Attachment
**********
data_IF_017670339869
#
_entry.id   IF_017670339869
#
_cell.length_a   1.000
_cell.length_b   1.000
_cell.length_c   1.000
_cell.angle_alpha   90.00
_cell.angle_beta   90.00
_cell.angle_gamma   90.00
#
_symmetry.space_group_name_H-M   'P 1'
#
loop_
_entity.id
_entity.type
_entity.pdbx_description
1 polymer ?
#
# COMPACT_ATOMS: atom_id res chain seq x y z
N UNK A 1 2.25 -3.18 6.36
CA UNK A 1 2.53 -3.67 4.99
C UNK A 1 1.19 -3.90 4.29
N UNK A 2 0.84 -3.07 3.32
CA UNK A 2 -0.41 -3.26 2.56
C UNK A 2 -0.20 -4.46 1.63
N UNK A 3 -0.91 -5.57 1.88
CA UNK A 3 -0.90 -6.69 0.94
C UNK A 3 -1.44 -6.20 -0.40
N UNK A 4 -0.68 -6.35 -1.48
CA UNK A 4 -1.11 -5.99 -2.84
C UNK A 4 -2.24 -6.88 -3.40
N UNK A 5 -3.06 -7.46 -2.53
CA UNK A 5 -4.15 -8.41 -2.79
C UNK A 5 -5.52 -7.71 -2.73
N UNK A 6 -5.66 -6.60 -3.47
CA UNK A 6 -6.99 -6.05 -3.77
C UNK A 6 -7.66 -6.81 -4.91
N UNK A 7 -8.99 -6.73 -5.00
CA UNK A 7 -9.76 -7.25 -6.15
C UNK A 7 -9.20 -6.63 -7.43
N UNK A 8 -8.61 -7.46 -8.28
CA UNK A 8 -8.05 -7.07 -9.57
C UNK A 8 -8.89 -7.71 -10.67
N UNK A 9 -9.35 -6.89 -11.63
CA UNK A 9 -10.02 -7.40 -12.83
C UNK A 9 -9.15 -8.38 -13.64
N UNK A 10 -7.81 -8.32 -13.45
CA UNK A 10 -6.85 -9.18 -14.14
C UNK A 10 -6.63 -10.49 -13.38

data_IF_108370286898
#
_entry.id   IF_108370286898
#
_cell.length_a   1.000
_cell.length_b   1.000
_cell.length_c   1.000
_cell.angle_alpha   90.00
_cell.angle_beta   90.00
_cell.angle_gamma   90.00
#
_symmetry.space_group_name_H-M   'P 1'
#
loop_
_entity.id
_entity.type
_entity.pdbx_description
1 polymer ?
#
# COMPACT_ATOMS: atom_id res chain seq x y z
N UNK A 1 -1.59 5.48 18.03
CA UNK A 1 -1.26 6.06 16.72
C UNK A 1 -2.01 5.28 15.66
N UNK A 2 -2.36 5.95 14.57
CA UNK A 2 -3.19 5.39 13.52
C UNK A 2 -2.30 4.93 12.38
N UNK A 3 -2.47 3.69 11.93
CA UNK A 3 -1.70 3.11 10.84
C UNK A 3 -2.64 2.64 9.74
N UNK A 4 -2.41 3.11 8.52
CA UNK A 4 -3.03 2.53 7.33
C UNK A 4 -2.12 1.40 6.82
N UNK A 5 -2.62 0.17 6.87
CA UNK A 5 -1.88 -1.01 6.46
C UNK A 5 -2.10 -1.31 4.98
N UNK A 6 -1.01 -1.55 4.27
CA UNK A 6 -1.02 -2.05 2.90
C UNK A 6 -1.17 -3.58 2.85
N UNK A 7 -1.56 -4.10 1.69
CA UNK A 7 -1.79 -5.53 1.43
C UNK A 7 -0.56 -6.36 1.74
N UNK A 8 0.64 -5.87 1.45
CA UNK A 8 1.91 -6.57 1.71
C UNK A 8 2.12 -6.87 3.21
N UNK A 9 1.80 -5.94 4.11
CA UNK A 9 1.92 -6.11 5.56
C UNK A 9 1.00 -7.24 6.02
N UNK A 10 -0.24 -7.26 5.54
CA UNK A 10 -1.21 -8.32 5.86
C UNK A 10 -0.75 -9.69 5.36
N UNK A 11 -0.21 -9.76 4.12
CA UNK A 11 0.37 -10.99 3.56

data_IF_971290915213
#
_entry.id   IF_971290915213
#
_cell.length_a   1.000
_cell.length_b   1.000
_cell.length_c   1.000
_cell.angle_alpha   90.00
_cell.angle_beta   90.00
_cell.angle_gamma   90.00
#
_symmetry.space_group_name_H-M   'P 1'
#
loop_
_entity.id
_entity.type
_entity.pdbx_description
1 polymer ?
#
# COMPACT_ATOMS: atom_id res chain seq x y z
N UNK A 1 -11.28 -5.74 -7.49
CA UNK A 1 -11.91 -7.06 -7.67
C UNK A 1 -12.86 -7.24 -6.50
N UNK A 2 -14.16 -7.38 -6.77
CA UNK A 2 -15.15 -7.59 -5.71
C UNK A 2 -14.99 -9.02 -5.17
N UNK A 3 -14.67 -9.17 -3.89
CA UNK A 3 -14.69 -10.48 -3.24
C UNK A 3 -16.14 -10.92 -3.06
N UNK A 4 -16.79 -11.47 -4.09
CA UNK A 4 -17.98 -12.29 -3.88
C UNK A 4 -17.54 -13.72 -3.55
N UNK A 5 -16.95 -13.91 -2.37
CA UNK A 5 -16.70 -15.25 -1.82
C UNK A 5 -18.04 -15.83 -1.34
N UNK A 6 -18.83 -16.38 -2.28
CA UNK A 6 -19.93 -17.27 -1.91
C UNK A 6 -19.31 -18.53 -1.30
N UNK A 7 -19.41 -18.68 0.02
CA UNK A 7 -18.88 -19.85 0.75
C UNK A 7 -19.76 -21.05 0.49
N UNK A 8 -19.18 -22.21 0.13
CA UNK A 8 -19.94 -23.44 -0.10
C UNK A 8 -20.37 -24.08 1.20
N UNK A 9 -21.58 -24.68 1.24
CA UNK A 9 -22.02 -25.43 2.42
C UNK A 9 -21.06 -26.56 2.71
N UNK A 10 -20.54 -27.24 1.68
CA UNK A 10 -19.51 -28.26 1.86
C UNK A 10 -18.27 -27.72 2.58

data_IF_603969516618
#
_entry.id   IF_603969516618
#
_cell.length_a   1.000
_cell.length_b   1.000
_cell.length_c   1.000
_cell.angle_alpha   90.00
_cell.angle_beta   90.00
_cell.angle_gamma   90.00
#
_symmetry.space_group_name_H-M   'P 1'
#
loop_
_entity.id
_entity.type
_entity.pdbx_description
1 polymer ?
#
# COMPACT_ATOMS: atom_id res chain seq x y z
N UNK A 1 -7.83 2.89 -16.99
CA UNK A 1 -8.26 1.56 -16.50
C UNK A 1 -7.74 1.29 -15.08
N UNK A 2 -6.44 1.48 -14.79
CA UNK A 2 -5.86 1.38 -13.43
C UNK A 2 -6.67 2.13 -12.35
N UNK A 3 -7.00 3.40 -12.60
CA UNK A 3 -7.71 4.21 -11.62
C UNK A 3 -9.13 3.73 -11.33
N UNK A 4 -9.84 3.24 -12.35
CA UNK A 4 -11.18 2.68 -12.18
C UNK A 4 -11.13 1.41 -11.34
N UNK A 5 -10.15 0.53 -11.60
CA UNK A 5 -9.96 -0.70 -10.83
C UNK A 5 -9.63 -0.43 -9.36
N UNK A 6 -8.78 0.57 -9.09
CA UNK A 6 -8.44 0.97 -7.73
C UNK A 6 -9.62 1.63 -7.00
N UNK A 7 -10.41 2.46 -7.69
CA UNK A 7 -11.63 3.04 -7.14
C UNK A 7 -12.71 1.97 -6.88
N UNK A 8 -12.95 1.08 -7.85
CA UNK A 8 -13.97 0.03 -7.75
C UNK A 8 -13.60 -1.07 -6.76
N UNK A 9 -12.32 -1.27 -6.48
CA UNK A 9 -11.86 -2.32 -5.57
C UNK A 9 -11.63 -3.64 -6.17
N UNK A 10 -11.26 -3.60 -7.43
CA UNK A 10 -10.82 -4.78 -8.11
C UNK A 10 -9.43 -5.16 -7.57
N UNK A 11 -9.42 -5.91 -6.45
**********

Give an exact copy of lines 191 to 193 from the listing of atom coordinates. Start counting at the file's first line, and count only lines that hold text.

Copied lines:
N UNK A 7 -10.41 2.46 -7.69
CA UNK A 7 -11.63 3.04 -7.14
C UNK A 7 -12.71 1.97 -6.88